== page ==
Things I have observed and mentally noted so far about living in this city (and country). Life is a learning process and living here has sure been interesting.
- There are a distinct lack of traffic lights. Where I live, there are none! Taxim and its more central neighbours have been bestowed with these seemingly rare commodities. This place is car ridden, the only way to get across in the wild wild West is to walk in front of a car that is moving slow enough for you to get in there before it does. You can only imagine the roundabouts. Chaos ensues.
- The metrobus is always full. And by full I mean heaving with people. Until bursting point. When you think there could not possibly be enough space to fit another person, think again. There will always be somebody to push their way in and breathe down your neck. Not to mention the fact that a metrobus comes once every couple of minutes on average during the day, yet each and every one is still over full. Getting a seat is a skill, a self preservation strategy to be learnt at all costs. If you are at all claustrophobic don’t bother, (in fact if you are claustrophobic I’d go so far as to say don’t bother coming here at all, everywhere here is heaving with noise, buildings and people, better turn those dreams down to mute because thats the only quiet time your going to get).
- There are looooooads of people here! 13.85 million. No wonder the metrobus is always full.
- Sometimes you get money back on your Istanbul Card, (like the Oyster card in London you top this card up and use it to get discounted journeys on various modes of transport) sometimes you don’t. We were told by a colleague that you only got your money back on long journeys, but this does not seem to be the case. Just try, there are refund machines after the barriers at every metrobus/tube stop (although you will not get a refund after midnight as you scan your card through on the bus rather than the barriers so the machine has no idea where you alighted).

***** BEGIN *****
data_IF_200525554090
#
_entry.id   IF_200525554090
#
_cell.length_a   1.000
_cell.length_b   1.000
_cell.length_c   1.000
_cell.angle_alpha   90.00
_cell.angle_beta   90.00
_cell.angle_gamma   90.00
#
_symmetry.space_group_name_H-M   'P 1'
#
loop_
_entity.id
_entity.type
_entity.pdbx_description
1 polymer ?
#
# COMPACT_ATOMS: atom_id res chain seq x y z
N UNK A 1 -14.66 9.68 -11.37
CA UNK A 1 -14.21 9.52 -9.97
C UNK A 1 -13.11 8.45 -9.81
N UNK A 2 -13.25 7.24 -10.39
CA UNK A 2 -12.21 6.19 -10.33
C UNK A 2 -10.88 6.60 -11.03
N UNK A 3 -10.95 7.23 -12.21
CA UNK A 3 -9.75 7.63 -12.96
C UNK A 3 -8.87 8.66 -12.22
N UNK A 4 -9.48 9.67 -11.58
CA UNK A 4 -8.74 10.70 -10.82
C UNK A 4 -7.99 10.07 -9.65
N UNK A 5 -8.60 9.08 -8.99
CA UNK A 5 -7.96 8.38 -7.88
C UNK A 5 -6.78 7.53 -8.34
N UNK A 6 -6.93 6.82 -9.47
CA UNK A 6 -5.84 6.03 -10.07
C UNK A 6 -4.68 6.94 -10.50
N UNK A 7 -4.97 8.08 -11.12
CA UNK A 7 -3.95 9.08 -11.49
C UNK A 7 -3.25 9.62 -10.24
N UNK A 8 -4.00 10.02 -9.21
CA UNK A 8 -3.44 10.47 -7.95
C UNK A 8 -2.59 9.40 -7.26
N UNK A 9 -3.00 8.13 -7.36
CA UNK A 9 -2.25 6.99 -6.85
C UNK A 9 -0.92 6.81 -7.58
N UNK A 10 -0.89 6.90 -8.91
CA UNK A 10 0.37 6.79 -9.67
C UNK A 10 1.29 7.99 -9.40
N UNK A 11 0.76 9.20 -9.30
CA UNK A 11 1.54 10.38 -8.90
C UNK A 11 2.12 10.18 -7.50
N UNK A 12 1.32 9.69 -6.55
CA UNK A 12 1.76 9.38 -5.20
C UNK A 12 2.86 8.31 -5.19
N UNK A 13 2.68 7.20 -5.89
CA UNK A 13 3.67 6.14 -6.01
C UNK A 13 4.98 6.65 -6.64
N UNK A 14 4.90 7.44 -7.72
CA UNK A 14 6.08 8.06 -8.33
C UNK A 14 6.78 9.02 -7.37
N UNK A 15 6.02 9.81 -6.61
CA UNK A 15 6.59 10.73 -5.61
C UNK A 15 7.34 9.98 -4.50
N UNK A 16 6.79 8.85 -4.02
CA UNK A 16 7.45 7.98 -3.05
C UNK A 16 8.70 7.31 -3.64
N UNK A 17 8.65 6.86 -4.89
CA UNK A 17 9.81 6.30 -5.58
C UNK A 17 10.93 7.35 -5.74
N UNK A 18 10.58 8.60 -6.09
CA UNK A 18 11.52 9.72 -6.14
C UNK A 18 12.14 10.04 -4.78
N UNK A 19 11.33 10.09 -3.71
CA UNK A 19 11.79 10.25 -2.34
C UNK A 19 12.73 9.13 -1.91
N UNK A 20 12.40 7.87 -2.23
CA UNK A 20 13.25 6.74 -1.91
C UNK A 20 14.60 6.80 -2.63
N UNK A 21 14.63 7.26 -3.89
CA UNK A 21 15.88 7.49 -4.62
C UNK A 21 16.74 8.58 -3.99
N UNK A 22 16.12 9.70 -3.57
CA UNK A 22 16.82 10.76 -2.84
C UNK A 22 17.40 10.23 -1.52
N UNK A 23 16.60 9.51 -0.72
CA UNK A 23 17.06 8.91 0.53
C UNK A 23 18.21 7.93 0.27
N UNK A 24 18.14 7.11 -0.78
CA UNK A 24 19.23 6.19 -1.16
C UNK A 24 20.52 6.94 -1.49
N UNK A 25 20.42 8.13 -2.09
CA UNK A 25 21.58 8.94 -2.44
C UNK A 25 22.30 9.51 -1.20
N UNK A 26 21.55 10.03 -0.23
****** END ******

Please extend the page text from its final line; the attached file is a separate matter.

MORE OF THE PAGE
- The metrobus runs all night. Good news for us living out in the middle of overdeveloped nowhere.
- Be aware many people will try and shaft you, you silly, silly foreigner. In a shop, in a taxi, in a restaurant, as with many a country, if your foreign your going to get ripped off. Standard procedure.
- On the flipside of this I am going to contradict myself and say the people here are generally really friendly, helpful and welcoming. Bayram in our local cafe saw them giving us tea on the house. in a world where nothing comes for free that was nice. I also got a free guide to my meeting at a school located in an obscure place nowhere near its metrobus stop. But a few of the random acts of kindness I have experienced so far.
- People seem to walk really slow here…. Or perhaps I walk too fast…..
- Food here is cheap, delicious and underrated. A carnivores dream. We eat out regularly, as usually a good hearty meal costs us around a fiver. Living like a queen.
- Alcohol on the other hand is not cheap. Whilst not being ridiculously expensive, compared with everything else here it is on the pricey side. If you want a night out in Taxim be prepared to spend at least 100 TL.
- The fakes here are just as good as the originals for a fraction of the price. OK, well maybe not as good but thereabouts. I’d rather that my Nike Blazers are made in Turkey than a sweatshop in India by an immoral Multinational Corporation that just so happens to make really nice treads.
- There are stray dogs everywhere. In the first instance the sight of these unsightly creatures brought to mind images of the swift onset of death that rabies brings on. Having lived here for over a month now in a dog infested area, it seems they are harmless. They rarely bat an eyelid when a human being walks past. They also have tags on their ears, the grapevine informed me that this is due to them been sent to kennels in winter (I don’t know how true this is but it seems to make sense).
- There are a lot of stray looking cats too. Much cuter than their howling peers.
- There are English teaching jobs here for graduates in abundance, just come and take a look. It is not unheard of for someone to get sacked (naming no names) and walk into a new job two days later. Thats a new job teaching, not working in greasy spoon or supermarket (within which getting a job is still a challenge for many a UK graduate who is punching well below their weight just to earn some paper).
This post comes to you whilst planning a craft for my 5 year old class tomorrow. I’m sure I will have more to write about when I am out of planning mode but for now this will have to be it!